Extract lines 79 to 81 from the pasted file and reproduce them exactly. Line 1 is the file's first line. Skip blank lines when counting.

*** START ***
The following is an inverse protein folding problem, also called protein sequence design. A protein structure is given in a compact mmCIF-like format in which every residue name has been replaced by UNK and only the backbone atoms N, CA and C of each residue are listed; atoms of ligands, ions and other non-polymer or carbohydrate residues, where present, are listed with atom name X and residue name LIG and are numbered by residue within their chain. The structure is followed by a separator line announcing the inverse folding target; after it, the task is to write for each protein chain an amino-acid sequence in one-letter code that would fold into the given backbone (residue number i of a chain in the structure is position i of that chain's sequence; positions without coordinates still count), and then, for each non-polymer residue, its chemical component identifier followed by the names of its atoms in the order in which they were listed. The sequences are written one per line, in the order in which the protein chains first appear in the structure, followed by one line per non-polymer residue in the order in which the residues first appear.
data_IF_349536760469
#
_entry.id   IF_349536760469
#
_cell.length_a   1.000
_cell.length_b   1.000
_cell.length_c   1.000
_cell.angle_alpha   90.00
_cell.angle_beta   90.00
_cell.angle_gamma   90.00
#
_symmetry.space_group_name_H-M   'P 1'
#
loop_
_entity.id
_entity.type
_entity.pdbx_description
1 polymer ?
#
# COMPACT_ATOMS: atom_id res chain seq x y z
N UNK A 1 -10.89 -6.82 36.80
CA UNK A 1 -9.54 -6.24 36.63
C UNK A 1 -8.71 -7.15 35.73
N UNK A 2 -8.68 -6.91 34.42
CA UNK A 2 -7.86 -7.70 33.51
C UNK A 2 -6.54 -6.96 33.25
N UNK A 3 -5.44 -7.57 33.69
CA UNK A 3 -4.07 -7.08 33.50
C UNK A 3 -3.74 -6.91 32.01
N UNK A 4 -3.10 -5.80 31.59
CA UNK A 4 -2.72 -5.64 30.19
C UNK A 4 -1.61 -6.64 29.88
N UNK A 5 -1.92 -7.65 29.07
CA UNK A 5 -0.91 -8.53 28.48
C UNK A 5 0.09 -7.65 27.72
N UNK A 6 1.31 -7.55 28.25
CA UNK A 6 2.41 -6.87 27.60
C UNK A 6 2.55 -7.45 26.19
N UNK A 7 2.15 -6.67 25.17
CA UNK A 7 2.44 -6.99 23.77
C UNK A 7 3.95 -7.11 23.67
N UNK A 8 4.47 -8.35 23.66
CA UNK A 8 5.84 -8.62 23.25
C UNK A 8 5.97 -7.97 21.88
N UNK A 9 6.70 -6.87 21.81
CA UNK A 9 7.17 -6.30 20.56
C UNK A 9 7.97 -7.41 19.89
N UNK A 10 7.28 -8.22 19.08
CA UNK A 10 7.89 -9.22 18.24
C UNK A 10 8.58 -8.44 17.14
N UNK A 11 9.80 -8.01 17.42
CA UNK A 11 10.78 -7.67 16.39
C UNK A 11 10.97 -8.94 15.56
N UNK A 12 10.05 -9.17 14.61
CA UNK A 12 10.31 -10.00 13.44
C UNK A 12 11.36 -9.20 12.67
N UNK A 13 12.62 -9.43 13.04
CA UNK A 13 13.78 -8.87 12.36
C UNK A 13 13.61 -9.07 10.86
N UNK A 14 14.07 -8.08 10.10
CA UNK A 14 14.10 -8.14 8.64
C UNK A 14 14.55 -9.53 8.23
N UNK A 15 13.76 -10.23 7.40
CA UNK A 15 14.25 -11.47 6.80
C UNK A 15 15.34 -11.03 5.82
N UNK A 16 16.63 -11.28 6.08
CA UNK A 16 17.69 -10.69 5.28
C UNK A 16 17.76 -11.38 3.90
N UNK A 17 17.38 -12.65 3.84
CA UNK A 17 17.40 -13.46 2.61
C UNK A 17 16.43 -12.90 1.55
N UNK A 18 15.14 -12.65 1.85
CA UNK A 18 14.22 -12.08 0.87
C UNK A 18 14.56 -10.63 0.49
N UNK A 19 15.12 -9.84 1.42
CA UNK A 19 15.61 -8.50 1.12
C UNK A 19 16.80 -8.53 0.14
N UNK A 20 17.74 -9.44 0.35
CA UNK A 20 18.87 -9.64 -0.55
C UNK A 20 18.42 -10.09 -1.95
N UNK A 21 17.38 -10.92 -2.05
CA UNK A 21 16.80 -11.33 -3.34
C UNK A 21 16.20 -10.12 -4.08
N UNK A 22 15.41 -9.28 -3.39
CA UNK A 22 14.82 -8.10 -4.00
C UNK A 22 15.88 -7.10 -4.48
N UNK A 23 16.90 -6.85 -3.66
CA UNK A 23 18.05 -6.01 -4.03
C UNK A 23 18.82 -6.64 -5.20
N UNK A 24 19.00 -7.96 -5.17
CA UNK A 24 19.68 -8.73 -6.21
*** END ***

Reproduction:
N UNK A 20 17.74 -9.44 0.35
CA UNK A 20 18.87 -9.64 -0.55
C UNK A 20 18.42 -10.09 -1.95